One thing I don’t know if you know! Is that the dialog has to end with an exclamation point! All the time! Just another Silver Age convention that Wisnia deftly uses to praise and poke his favorite genre of comic books. Other ways are a little more subtle but add to the overall experience of the work. Such as the strong anti-military bent running through the books. Even though Jack Kirby personally sorted out ratzis with his fists, in the 1960s there was a growing underground consciousness in mainstream American comics and Wisnia has found ways to tap into that without posturing or pushing too hard in any one direction. Metaphor was big at the time as well, and this is a work that definitely abounds with metaphor. I probably should’ve used a metaphor in that last sentence, that would’ve really driven the point home. One particular metaphor has to be Doris’ own memories of the giant monster attack when she was younger which as the story unfolds becomes more and more clear that she was probably sexually assaulted. Of course that plot point is revealed in a hilarious way. I think. Again, you don’t know if you’re coming or going a lot of the times which adds for a tripped out experience you can take totally sober.
When asked about what draws him to the Silver Age so strongly Chris said,
“I don’t think comics or film or movies or art or whatever were necessarily better or worse during a different era, I just think different aesthetics and conventions are used, and you get used to one or the other, and you make associations with when and where and how you experienced it, and different things speak to different people, and I’m just drawn to 1960’s for my comics, 1940’s for my movies, 1980’s for my professional wrestling, and so on.”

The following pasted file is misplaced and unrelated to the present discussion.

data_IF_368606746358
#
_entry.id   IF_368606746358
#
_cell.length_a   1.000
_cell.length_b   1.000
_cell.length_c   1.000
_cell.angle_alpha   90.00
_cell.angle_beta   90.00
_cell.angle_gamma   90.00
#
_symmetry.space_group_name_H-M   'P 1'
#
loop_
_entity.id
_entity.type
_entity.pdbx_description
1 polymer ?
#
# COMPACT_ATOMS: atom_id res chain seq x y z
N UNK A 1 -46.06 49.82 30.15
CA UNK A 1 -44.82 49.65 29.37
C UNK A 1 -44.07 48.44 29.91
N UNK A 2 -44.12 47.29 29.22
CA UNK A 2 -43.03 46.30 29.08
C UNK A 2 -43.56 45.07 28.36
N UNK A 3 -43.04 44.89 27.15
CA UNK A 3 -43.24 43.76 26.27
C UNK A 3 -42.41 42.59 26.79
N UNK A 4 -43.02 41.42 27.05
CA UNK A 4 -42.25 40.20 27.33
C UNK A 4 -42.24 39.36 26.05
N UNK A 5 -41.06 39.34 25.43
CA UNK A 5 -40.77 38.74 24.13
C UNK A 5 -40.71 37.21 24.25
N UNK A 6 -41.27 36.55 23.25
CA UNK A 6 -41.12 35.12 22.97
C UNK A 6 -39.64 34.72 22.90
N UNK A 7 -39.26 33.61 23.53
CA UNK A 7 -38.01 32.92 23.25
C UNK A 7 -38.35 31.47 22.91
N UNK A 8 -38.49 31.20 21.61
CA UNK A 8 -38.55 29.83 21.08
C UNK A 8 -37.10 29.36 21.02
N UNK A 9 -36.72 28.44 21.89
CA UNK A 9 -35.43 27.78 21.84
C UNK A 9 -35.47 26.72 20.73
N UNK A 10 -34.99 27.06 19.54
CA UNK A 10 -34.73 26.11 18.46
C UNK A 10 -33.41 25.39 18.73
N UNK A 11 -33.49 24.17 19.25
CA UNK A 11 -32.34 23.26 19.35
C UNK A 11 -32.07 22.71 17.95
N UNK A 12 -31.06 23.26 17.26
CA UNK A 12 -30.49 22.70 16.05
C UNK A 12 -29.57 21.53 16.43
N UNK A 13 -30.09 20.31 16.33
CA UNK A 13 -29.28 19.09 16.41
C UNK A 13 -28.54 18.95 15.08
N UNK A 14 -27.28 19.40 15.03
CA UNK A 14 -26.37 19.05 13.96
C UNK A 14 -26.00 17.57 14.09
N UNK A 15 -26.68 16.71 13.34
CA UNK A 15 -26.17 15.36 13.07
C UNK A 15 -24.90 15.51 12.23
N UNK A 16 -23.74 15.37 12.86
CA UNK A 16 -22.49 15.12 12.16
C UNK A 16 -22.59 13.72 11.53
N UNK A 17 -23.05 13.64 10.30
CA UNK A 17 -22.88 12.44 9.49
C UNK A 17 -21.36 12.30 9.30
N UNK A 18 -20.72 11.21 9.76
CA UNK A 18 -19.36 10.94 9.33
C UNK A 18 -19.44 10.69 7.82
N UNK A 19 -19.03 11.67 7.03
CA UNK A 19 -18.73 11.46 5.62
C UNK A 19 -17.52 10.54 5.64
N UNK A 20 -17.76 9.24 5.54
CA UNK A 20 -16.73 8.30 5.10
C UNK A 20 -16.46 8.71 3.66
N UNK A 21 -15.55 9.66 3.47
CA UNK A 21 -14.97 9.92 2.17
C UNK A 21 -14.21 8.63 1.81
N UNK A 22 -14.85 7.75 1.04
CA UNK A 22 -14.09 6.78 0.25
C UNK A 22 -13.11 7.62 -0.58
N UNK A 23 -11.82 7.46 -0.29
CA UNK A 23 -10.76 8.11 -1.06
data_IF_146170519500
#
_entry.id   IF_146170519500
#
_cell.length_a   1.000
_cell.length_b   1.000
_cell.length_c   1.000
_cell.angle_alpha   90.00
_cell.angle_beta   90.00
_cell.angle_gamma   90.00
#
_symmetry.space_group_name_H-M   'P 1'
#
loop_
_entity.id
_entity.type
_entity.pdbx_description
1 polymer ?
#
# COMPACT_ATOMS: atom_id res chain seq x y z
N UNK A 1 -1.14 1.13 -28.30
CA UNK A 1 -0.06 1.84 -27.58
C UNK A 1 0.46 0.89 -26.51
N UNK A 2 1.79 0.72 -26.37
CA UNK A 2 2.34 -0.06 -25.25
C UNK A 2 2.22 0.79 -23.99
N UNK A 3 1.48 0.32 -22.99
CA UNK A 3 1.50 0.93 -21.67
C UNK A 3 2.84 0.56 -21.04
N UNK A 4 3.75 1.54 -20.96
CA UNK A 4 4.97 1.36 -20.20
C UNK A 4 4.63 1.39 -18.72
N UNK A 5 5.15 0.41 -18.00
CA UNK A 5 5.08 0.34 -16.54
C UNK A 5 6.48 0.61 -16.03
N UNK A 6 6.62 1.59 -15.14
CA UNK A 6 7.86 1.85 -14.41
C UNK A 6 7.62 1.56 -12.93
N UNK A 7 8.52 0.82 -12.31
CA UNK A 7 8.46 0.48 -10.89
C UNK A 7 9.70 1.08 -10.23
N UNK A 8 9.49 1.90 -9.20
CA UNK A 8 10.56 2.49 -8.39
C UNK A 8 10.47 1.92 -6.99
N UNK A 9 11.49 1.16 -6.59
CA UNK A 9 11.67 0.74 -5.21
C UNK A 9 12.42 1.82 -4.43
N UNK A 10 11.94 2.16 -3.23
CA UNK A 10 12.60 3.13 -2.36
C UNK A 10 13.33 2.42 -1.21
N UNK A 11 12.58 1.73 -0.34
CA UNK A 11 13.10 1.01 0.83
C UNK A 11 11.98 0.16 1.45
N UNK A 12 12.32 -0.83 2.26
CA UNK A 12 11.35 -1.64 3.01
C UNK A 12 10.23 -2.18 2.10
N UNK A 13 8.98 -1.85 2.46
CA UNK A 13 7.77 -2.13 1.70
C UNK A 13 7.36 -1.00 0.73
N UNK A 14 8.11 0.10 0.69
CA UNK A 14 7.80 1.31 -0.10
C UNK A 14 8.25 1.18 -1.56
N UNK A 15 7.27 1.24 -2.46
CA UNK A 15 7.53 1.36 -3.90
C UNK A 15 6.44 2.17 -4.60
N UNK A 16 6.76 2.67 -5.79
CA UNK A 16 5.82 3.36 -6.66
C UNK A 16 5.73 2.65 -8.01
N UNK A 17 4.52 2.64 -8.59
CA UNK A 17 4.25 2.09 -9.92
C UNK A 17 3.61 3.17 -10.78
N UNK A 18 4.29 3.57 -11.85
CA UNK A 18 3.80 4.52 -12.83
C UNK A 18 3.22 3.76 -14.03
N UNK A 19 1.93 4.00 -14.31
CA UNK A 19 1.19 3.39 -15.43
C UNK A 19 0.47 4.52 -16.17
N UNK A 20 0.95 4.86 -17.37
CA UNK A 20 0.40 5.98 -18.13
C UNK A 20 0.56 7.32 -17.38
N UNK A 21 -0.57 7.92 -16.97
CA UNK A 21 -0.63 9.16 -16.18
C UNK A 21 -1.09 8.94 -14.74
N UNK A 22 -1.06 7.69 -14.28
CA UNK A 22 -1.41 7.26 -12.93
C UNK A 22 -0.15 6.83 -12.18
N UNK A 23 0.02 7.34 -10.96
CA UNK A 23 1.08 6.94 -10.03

Why giant monster comics though? Why this particular subset of a heady, bizarre genre?
“Who knows. I enjoy the kitsch. Those fantastic splash pages take my breath away with their enormous thick lines. They don’t take themselves seriously. They make me smile, sometimes at them, sometimes with them. I love how much detail Kirby can pack in a panel, with such thick lines. And such power! I love Lee’s over-the-top melodrama, but with this tone like, “You the reader and I the writer are having SO much fun, AND this is the greatest story ever published!” I think “low art” is often more revealing than art, because it boils things down to such a base, simplistic, naked level.”